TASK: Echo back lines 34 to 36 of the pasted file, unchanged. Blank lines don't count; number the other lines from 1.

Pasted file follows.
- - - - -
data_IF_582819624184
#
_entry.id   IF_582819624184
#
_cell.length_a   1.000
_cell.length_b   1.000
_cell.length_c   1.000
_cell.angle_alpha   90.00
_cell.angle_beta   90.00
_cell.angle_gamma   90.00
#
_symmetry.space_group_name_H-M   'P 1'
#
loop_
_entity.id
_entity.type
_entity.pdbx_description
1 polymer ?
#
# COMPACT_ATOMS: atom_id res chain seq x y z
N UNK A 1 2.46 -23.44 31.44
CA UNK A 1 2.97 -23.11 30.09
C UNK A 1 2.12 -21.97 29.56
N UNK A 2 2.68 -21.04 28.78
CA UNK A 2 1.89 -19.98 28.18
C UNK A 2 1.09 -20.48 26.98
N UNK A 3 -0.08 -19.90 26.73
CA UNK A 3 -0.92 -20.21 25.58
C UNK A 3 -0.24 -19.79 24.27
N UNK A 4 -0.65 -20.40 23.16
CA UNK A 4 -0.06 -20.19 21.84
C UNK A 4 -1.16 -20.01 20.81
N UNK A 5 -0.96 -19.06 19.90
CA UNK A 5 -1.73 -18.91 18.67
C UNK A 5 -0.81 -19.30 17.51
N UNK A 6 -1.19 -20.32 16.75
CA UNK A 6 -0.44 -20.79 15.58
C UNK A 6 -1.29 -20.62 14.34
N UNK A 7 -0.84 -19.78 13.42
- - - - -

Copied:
CA UNK A 5 -1.73 -18.91 18.67
C UNK A 5 -0.81 -19.30 17.51
N UNK A 6 -1.19 -20.32 16.75